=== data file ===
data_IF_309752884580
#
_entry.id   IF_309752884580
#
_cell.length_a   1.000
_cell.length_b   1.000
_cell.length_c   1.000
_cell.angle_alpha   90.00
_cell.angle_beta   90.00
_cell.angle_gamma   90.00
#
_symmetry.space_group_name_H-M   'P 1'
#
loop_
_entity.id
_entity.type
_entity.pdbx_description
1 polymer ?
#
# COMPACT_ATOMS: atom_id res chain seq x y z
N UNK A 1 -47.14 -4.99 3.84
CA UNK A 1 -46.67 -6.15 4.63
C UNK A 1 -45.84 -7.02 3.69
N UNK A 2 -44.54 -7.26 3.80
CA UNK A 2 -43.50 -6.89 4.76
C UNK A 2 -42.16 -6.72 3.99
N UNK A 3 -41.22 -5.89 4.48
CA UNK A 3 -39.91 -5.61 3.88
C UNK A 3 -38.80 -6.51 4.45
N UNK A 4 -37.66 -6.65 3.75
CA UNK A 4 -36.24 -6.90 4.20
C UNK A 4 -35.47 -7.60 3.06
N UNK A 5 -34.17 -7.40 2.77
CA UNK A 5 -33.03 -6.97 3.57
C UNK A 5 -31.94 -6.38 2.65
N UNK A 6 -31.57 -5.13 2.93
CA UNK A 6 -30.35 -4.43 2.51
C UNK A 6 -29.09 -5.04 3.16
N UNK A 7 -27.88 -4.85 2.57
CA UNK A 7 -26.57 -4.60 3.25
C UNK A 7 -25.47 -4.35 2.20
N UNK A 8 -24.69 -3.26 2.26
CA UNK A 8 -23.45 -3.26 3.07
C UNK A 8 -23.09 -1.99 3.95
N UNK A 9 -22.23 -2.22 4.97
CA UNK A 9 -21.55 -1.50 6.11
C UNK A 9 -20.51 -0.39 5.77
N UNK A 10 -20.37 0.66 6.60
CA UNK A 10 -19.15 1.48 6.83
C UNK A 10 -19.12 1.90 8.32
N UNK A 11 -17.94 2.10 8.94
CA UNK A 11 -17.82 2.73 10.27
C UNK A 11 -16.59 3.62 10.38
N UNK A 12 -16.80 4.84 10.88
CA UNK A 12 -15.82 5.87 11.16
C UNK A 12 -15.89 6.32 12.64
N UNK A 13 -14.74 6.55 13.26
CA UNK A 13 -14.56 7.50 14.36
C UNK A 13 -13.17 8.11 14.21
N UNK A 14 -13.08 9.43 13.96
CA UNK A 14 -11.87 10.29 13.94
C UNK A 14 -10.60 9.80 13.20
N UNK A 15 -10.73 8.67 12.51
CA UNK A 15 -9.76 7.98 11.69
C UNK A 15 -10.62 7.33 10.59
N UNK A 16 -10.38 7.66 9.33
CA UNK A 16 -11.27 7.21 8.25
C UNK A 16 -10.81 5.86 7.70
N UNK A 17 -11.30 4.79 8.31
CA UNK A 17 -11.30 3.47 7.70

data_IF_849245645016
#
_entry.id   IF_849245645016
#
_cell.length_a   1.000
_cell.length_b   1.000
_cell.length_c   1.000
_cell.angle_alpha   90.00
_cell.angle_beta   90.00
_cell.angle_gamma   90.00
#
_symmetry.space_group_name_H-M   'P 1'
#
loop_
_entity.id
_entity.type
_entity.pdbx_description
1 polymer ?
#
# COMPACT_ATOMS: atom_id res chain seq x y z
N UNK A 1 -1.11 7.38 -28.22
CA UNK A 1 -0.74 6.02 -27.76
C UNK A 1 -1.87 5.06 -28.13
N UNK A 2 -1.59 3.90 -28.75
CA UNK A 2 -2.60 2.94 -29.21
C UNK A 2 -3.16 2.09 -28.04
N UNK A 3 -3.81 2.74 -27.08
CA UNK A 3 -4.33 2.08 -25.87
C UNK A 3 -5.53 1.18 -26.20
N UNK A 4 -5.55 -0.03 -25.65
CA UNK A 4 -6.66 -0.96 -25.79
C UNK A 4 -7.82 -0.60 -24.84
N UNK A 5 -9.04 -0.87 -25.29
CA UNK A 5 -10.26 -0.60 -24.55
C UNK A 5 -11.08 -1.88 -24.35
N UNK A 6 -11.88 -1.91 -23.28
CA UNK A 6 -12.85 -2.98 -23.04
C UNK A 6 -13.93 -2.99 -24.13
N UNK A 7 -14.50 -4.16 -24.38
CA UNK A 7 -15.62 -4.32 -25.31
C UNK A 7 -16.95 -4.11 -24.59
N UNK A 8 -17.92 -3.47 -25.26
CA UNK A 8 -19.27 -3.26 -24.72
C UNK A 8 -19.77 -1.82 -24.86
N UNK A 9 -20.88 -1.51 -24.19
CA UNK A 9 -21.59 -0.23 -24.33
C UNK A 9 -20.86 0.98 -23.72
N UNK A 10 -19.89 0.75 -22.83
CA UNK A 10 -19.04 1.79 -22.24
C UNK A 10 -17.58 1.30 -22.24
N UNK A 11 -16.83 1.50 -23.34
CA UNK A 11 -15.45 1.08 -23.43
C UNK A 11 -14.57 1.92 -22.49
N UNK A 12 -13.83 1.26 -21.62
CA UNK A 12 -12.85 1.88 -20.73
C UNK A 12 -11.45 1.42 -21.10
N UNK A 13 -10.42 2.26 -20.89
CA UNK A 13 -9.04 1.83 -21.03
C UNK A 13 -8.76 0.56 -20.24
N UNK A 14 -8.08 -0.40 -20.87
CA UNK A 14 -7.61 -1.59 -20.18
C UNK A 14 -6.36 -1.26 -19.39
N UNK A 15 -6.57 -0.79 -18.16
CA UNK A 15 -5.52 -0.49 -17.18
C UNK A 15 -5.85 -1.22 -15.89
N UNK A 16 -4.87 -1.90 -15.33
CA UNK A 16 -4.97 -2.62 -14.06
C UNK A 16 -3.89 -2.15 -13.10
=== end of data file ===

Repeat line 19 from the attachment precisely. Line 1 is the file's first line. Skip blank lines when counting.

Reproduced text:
#